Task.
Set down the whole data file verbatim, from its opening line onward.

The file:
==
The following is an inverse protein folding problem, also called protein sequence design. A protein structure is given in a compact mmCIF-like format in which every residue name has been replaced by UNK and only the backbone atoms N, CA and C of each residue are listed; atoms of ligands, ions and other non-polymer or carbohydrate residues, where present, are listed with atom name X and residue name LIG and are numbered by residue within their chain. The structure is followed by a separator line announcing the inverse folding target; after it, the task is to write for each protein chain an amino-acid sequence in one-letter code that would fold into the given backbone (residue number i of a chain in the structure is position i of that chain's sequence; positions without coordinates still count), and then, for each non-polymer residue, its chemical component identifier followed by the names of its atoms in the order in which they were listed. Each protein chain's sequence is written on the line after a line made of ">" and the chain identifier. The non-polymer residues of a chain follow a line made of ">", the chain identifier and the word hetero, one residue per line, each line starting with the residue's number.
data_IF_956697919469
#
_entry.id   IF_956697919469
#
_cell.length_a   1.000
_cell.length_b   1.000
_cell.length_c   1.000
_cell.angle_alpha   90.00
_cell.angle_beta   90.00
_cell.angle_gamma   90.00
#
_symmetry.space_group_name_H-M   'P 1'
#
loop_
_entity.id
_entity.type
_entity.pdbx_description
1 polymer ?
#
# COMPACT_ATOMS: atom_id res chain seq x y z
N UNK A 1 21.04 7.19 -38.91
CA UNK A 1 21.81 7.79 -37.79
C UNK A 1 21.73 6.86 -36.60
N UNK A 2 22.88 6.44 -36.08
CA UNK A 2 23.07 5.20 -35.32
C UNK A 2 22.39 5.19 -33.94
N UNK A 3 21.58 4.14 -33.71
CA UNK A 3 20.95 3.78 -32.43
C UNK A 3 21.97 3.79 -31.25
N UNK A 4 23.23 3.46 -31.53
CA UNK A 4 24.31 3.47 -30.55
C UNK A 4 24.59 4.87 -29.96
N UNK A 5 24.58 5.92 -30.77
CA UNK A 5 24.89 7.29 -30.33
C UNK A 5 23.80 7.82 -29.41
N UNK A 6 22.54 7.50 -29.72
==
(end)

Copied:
The following is an inverse protein folding problem, also called protein sequence design. A protein structure is given in a compact mmCIF-like format in which every residue name has been replaced by UNK and only the backbone atoms N, CA and C of each residue are listed; atoms of ligands, ions and other non-polymer or carbohydrate residues, where present, are listed with atom name X and residue name LIG and are numbered by residue within their chain. The structure is followed by a separator line announcing the inverse folding target; after it, the task is to write for each protein chain an amino-acid sequence in one-letter code that would fold into the given backbone (residue number i of a chain in the structure is position i of that chain's sequence; positions without coordinates still count), and then, for each non-polymer residue, its chemical component identifier followed by the names of its atoms in the order in which they were listed. Each protein chain's sequence is written on the line after a line made of ">" and the chain identifier. The non-polymer residues of a chain follow a line made of ">", the chain identifier and the word hetero, one residue per line, each line starting with the residue's number.
data_IF_956697919469
#
_entry.id   IF_956697919469
#
_cell.length_a   1.000
_cell.length_b   1.000
_cell.length_c   1.000
_cell.angle_alpha   90.00
_cell.angle_beta   90.00
_cell.angle_gamma   90.00
#
_symmetry.space_group_name_H-M   'P 1'
#
loop_
_entity.id
_entity.type
_entity.pdbx_description
1 polymer ?
#
# COMPACT_ATOMS: atom_id res chain seq x y z
N UNK A 1 21.04 7.19 -38.91
CA UNK A 1 21.81 7.79 -37.79
C UNK A 1 21.73 6.86 -36.60
N UNK A 2 22.88 6.44 -36.08
CA UNK A 2 23.07 5.20 -35.32
C UNK A 2 22.39 5.19 -33.94
N UNK A 3 21.58 4.14 -33.71
CA UNK A 3 20.95 3.78 -32.43
C UNK A 3 21.97 3.79 -31.25
N UNK A 4 23.23 3.46 -31.53
CA UNK A 4 24.31 3.47 -30.55
C UNK A 4 24.59 4.87 -29.96
N UNK A 5 24.58 5.92 -30.77
CA UNK A 5 24.89 7.29 -30.33
C UNK A 5 23.80 7.82 -29.41
N UNK A 6 22.54 7.50 -29.72